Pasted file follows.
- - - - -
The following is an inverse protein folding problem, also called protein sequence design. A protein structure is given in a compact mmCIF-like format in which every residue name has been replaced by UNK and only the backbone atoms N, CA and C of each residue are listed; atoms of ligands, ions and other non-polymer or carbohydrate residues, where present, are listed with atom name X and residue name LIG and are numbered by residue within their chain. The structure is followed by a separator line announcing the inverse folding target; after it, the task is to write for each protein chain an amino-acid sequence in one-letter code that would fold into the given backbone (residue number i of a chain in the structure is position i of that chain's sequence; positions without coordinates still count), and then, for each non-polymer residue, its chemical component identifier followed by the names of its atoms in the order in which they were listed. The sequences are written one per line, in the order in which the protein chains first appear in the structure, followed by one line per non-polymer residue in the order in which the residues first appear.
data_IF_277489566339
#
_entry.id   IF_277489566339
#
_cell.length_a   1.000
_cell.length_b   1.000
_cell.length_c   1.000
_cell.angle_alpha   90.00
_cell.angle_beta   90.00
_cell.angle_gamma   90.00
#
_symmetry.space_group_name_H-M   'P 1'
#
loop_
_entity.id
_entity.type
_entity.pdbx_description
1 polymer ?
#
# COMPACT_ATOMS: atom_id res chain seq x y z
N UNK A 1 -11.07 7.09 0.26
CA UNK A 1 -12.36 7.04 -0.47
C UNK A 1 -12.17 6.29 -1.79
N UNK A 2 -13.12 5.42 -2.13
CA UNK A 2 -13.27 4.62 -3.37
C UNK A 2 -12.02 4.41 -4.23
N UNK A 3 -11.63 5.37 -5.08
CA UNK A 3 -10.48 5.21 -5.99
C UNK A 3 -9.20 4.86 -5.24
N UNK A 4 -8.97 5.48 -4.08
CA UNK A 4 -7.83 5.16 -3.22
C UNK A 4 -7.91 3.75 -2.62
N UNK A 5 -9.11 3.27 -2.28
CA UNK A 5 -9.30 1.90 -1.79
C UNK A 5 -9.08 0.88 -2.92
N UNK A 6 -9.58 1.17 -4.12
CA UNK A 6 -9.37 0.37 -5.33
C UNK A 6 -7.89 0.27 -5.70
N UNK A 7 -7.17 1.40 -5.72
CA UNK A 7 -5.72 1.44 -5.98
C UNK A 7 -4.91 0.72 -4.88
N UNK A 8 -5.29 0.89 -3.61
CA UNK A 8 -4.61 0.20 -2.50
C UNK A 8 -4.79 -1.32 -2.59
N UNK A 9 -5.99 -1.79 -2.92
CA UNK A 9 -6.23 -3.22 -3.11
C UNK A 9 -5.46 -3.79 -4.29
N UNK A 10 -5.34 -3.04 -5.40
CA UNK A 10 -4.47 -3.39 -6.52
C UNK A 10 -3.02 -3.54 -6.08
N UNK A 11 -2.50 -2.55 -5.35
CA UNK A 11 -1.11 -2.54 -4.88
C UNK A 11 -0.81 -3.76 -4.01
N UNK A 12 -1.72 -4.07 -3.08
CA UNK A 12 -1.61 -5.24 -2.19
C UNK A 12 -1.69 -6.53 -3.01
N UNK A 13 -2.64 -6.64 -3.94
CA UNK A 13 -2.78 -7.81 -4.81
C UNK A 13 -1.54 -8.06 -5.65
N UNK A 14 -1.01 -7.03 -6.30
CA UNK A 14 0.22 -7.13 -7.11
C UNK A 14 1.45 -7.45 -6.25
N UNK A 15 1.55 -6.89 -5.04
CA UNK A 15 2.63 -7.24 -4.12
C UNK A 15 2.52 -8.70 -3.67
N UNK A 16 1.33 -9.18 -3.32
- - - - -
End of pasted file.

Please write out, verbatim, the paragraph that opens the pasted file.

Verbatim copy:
The following is an inverse protein folding problem, also called protein sequence design. A protein structure is given in a compact mmCIF-like format in which every residue name has been replaced by UNK and only the backbone atoms N, CA and C of each residue are listed; atoms of ligands, ions and other non-polymer or carbohydrate residues, where present, are listed with atom name X and residue name LIG and are numbered by residue within their chain. The structure is followed by a separator line announcing the inverse folding target; after it, the task is to write for each protein chain an amino-acid sequence in one-letter code that would fold into the given backbone (residue number i of a chain in the structure is position i of that chain's sequence; positions without coordinates still count), and then, for each non-polymer residue, its chemical component identifier followed by the names of its atoms in the order in which they were listed. The sequences are written one per line, in the order in which the protein chains first appear in the structure, followed by one line per non-polymer residue in the order in which the residues first appear.